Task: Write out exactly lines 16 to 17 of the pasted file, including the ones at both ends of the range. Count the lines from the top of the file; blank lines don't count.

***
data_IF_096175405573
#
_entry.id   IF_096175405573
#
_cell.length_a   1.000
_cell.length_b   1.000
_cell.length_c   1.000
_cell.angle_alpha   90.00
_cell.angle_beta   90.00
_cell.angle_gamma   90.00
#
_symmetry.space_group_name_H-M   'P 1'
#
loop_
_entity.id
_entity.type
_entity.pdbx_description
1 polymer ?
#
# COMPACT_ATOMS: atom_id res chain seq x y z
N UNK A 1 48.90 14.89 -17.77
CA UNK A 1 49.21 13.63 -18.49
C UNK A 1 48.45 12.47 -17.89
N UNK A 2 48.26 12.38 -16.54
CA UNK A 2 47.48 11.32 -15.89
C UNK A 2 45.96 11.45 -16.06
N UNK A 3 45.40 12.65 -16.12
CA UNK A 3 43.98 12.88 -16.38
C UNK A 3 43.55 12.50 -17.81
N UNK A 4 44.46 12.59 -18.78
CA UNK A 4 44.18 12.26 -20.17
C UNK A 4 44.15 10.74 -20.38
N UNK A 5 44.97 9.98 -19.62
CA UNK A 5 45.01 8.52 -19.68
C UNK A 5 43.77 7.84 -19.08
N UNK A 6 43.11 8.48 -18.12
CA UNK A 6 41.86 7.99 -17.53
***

_entity.type
_entity.pdbx_description